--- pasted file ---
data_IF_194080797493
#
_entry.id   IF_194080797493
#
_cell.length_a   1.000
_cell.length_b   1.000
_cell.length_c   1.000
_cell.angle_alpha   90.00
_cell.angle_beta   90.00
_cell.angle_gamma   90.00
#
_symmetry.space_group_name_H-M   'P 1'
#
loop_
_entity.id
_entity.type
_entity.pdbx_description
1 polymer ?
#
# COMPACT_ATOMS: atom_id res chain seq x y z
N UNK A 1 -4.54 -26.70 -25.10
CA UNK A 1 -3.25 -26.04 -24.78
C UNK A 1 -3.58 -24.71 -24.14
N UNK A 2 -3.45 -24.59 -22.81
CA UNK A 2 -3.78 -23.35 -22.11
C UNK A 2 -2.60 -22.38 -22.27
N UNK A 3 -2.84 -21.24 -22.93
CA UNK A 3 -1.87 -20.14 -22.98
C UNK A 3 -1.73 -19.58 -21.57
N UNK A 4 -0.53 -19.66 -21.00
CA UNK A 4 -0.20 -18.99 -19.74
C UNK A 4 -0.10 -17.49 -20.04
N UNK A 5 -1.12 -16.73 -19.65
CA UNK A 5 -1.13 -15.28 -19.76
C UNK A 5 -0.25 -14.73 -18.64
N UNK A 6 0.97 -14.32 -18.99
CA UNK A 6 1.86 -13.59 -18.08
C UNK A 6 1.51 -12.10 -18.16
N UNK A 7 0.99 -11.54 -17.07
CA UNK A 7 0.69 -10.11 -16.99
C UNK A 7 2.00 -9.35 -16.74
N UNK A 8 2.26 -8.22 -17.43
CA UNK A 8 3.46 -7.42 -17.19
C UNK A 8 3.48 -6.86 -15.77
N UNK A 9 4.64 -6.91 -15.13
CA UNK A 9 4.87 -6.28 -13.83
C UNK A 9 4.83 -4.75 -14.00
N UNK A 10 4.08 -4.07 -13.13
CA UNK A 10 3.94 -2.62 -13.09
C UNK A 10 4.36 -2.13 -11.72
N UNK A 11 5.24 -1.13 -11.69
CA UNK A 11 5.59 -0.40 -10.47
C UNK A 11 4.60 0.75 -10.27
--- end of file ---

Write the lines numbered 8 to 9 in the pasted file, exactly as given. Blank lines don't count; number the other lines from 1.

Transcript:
_cell.angle_alpha   90.00
_cell.angle_beta   90.00